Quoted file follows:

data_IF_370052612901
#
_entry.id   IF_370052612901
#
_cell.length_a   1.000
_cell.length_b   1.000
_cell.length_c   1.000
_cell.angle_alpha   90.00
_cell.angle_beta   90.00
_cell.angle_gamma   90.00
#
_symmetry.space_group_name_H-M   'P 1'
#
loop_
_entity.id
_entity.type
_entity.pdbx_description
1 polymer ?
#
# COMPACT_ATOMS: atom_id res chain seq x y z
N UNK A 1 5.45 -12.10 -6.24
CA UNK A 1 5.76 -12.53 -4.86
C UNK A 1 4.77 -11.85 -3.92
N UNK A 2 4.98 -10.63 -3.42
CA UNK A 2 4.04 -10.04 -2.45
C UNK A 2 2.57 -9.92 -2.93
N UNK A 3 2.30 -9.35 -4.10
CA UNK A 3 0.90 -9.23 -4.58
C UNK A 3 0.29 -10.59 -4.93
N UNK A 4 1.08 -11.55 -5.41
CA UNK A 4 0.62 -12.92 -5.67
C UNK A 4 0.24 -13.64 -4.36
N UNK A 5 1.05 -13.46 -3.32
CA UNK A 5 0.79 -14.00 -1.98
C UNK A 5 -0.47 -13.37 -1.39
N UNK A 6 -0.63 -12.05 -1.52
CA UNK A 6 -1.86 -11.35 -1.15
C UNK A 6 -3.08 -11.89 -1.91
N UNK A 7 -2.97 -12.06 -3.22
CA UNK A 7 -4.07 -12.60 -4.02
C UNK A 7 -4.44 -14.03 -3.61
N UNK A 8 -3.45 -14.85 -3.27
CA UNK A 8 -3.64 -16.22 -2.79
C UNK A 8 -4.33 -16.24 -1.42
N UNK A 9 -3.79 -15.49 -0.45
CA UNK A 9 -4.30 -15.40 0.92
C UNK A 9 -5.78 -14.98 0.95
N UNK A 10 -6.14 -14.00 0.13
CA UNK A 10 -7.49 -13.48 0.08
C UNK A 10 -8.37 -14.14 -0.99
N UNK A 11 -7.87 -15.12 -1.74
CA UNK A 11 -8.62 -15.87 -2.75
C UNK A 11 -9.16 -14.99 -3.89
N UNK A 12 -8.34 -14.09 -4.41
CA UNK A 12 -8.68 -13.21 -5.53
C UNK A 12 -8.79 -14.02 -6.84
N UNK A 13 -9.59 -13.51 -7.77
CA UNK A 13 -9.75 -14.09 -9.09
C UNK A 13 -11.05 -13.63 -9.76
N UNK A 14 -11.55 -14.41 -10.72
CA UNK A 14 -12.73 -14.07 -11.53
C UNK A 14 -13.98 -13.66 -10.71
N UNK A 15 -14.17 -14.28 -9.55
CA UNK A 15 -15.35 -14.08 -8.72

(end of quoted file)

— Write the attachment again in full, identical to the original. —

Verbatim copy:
data_IF_370052612901
#
_entry.id   IF_370052612901
#
_cell.length_a   1.000
_cell.length_b   1.000
_cell.length_c   1.000
_cell.angle_alpha   90.00
_cell.angle_beta   90.00
_cell.angle_gamma   90.00
#
_symmetry.space_group_name_H-M   'P 1'
#
loop_
_entity.id
_entity.type
_entity.pdbx_description
1 polymer ?
#
# COMPACT_ATOMS: atom_id res chain seq x y z
N UNK A 1 5.45 -12.10 -6.24
CA UNK A 1 5.76 -12.53 -4.86
C UNK A 1 4.77 -11.85 -3.92
N UNK A 2 4.98 -10.63 -3.42
CA UNK A 2 4.04 -10.04 -2.45
C UNK A 2 2.57 -9.92 -2.93
N UNK A 3 2.30 -9.35 -4.10
CA UNK A 3 0.90 -9.23 -4.58
C UNK A 3 0.29 -10.59 -4.93
N UNK A 4 1.08 -11.55 -5.41
CA UNK A 4 0.62 -12.92 -5.67
C UNK A 4 0.24 -13.64 -4.36
N UNK A 5 1.05 -13.46 -3.32
CA UNK A 5 0.79 -14.00 -1.98
C UNK A 5 -0.47 -13.37 -1.39
N UNK A 6 -0.63 -12.05 -1.52
CA UNK A 6 -1.86 -11.35 -1.15
C UNK A 6 -3.08 -11.89 -1.91
N UNK A 7 -2.97 -12.06 -3.22
CA UNK A 7 -4.07 -12.60 -4.02
C UNK A 7 -4.44 -14.03 -3.61
N UNK A 8 -3.45 -14.85 -3.27
CA UNK A 8 -3.64 -16.22 -2.79
C UNK A 8 -4.33 -16.24 -1.42
N UNK A 9 -3.79 -15.49 -0.45
CA UNK A 9 -4.30 -15.40 0.92
C UNK A 9 -5.78 -14.98 0.95
N UNK A 10 -6.14 -14.00 0.13
CA UNK A 10 -7.49 -13.48 0.08
C UNK A 10 -8.37 -14.14 -0.99
N UNK A 11 -7.87 -15.12 -1.74
CA UNK A 11 -8.62 -15.87 -2.75
C UNK A 11 -9.16 -14.99 -3.89
N UNK A 12 -8.34 -14.09 -4.41
CA UNK A 12 -8.68 -13.21 -5.53
C UNK A 12 -8.79 -14.02 -6.84
N UNK A 13 -9.59 -13.51 -7.77
CA UNK A 13 -9.75 -14.09 -9.09
C UNK A 13 -11.05 -13.63 -9.76
N UNK A 14 -11.55 -14.41 -10.72
CA UNK A 14 -12.73 -14.07 -11.53
C UNK A 14 -13.98 -13.66 -10.71
N UNK A 15 -14.17 -14.28 -9.55
CA UNK A 15 -15.35 -14.08 -8.72